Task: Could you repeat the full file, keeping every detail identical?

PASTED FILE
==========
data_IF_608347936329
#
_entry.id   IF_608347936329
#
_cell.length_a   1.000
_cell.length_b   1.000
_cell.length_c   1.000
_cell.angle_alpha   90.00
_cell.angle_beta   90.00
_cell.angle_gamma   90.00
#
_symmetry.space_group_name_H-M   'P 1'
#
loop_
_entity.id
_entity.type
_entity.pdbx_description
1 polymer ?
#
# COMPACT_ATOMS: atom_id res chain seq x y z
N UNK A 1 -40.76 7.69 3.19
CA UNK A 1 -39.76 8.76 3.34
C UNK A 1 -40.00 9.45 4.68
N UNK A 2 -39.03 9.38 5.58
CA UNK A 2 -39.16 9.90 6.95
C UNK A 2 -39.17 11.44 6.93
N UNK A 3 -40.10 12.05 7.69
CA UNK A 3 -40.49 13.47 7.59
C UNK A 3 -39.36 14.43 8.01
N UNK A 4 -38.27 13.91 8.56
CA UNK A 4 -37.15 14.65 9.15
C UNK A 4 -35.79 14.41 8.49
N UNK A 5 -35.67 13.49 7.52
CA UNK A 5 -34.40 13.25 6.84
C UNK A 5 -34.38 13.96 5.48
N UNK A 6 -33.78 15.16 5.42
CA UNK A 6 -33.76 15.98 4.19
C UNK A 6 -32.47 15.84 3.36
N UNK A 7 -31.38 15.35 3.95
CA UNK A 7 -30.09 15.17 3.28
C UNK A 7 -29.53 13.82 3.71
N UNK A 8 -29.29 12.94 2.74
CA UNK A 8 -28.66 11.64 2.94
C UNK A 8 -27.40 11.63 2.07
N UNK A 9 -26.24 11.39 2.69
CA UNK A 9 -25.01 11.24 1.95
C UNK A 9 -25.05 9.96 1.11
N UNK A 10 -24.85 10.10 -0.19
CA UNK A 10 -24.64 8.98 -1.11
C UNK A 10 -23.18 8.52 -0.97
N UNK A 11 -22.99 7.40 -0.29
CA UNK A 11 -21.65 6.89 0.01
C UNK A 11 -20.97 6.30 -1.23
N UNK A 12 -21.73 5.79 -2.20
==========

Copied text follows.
data_IF_608347936329
#
_entry.id   IF_608347936329
#
_cell.length_a   1.000
_cell.length_b   1.000
_cell.length_c   1.000
_cell.angle_alpha   90.00
_cell.angle_beta   90.00
_cell.angle_gamma   90.00
#
_symmetry.space_group_name_H-M   'P 1'
#
loop_
_entity.id
_entity.type
_entity.pdbx_description
1 polymer ?
#
# COMPACT_ATOMS: atom_id res chain seq x y z
N UNK A 1 -40.76 7.69 3.19
CA UNK A 1 -39.76 8.76 3.34
C UNK A 1 -40.00 9.45 4.68
N UNK A 2 -39.03 9.38 5.58
CA UNK A 2 -39.16 9.90 6.95
C UNK A 2 -39.17 11.44 6.93
N UNK A 3 -40.10 12.05 7.69
CA UNK A 3 -40.49 13.47 7.59
C UNK A 3 -39.36 14.43 8.01
N UNK A 4 -38.27 13.91 8.56
CA UNK A 4 -37.15 14.65 9.15
C UNK A 4 -35.79 14.41 8.49
N UNK A 5 -35.67 13.49 7.52
CA UNK A 5 -34.40 13.25 6.84
C UNK A 5 -34.38 13.96 5.48
N UNK A 6 -33.78 15.16 5.42
CA UNK A 6 -33.76 15.98 4.19
C UNK A 6 -32.47 15.84 3.36
N UNK A 7 -31.38 15.35 3.95
CA UNK A 7 -30.09 15.17 3.28
C UNK A 7 -29.53 13.82 3.71
N UNK A 8 -29.29 12.94 2.74
CA UNK A 8 -28.66 11.64 2.94
C UNK A 8 -27.40 11.63 2.07
N UNK A 9 -26.24 11.39 2.69
CA UNK A 9 -25.01 11.24 1.95
C UNK A 9 -25.05 9.96 1.11
N UNK A 10 -24.85 10.10 -0.19
CA UNK A 10 -24.64 8.98 -1.11
C UNK A 10 -23.18 8.52 -0.97
N UNK A 11 -22.99 7.40 -0.29
CA UNK A 11 -21.65 6.89 0.01
C UNK A 11 -20.97 6.30 -1.23
N UNK A 12 -21.73 5.79 -2.20